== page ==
Sister Rosemary Nyirumbe, a Ugandan educator and CNN Hero, will attend the Chicago debut of “Sewing Hope,” a film that documents her work restoring the lives of women and girls brutalized by Joseph Kony’s rebel army.
She will visit DePaul University Feb. 16-20 and will attend the screening and discussion Feb. 19 from 5 to 8:30 p.m. in the lower level theater at 14 E. Jackson Blvd. The event is free and open to the public. RSVP here.
“Sewing Hope” follows Nyirumbe as she leads a vocational school in Gulu, Uganda, where she teaches practical skills to restore independence to women and girls who were kidnapped and sexually assaulted by Kony and his Lord’s Resistance Army. Filmmaker Derek Watson mixes first person accounts and edgy animation as actor Forest Whitaker narrates Nyirumbe’s fight to bring hope back to her troubled nation. Sister Rosemary’s story is also chronicled in a novel that is available on Amazon by Reggie Whitten and Nancy Henderson titled Sewing Hope.
DePaul’s School for New Learning recognized Nyirumbe with an honorary doctorate in December 2013 in partnership with Tangaza College in Nairobi, Kenya. Founded in 1898 in Chicago, DePaul is the largest Catholic university in the United States. Tangaza College is also a Catholic institution and prepares graduates for ministerial and social work.
“Sister Rosemary is a living example for DePaul and Tangaza College as we work together to develop leaders for Africa,” said Derise Tolliver Atta, associate professor in DePaul’s School for New Learning. “She stood up to Kony’s army and works unabashedly for social justice, and that resonates with DePaul students in Chicago and Africa.”
Traveling the world to advocate on behalf of her school that was developed in partnership with Pros For Africa, — St. Monica’s Girls Tailoring Center — Nyirumbe also brings attention to the ongoing violence caused by rebel groups in Uganda. In 2007, she was named a CNN Hero. U.S. President Bill Clinton and his daughter, Chelsea, praised her mission and determination earlier this year during a visit to Uganda.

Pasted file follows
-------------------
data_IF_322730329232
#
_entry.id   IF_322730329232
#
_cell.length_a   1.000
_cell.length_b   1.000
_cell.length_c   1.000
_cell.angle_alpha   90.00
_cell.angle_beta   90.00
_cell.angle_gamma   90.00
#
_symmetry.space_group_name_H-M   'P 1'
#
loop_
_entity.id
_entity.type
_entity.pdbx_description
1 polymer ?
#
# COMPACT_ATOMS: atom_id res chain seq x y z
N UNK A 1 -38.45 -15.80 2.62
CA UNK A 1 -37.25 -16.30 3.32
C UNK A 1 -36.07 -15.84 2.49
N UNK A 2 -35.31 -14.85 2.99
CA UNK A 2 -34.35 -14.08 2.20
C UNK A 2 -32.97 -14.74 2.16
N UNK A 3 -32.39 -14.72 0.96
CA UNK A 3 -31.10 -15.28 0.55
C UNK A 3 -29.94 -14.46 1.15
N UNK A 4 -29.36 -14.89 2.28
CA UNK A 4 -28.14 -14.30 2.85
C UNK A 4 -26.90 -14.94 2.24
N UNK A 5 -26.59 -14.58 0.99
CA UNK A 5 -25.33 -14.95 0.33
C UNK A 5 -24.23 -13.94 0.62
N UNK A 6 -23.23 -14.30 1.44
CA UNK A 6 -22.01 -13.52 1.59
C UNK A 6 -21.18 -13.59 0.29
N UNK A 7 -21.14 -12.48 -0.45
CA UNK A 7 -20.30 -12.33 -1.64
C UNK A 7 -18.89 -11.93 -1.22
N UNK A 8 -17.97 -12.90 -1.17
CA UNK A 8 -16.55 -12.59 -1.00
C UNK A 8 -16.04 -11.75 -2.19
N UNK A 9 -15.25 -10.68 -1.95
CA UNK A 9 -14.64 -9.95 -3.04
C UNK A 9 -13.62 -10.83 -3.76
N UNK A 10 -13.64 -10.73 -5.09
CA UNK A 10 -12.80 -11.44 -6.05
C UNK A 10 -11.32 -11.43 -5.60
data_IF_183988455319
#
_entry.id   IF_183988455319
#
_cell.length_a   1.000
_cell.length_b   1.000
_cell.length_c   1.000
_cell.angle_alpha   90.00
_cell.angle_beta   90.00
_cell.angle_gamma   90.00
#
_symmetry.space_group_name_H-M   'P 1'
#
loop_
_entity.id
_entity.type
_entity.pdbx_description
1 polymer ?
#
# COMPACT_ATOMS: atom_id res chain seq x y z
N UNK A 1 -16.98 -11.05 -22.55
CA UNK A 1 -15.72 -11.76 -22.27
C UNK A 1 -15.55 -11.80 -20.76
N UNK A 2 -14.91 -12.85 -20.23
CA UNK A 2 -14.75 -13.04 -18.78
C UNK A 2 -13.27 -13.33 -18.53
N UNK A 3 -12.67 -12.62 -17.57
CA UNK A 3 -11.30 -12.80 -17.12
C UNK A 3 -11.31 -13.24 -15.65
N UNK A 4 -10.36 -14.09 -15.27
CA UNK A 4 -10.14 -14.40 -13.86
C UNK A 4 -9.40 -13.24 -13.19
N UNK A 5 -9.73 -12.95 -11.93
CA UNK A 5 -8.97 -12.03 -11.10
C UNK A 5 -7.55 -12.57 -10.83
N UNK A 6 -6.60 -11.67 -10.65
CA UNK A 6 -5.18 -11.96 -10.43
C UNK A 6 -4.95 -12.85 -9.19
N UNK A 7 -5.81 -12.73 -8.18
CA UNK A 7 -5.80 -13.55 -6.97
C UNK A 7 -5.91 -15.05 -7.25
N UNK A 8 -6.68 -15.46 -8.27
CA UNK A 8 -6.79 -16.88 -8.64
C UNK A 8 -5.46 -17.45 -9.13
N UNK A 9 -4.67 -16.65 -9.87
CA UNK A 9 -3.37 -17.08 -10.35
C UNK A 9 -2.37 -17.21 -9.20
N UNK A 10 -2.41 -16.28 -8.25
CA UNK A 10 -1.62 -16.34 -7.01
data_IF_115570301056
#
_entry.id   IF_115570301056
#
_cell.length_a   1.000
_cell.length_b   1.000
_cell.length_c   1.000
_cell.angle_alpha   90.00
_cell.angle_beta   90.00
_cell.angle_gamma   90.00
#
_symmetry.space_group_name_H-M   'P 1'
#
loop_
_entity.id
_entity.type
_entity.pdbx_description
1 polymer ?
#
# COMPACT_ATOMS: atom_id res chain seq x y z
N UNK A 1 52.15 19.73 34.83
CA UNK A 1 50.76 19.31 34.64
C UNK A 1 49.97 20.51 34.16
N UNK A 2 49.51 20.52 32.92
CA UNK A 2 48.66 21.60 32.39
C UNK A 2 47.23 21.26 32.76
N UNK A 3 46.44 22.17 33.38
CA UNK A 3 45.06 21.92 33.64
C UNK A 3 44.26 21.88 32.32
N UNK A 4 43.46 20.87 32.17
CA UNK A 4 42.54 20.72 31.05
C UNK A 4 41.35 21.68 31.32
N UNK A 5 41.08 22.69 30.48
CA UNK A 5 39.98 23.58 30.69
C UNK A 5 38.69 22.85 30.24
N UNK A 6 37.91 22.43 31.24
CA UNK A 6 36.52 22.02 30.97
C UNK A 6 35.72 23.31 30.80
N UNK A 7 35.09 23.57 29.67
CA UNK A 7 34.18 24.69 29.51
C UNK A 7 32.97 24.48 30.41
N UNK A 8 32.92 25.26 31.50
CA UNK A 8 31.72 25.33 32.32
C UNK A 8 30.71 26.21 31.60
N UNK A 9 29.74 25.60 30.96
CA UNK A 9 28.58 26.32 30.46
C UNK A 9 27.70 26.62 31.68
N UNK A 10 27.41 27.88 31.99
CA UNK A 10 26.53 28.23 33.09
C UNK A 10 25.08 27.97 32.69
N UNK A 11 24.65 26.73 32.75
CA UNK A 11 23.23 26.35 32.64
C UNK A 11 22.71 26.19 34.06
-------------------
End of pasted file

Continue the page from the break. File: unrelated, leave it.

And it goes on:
Under Nyirumbe’s leadership, St. Monica’s has adapted to the practical and trauma-induced needs of a population suffering in a civil war. Women and girls at the school receive psychological support and literacy training, as well as vocational skills like sewing and planting crops. Nyirumbe developed a program to help students earn money by creating purses from soda pop tabs. Since 2002, annual enrollment at St. Monica’s has surged to more than 300 from 31, and most leave the school with permanent jobs.
The School for New Learning at DePaul University provides a distinctive approach to learning for adults, with customized programs that build upon abilities and experiences, add knowledge and develop skills to help achieve personal and professional goals. This event is presented by the Africa Diaspora Committee at DePaul during Black History Month. More information is online at www.snl.depaul.edu.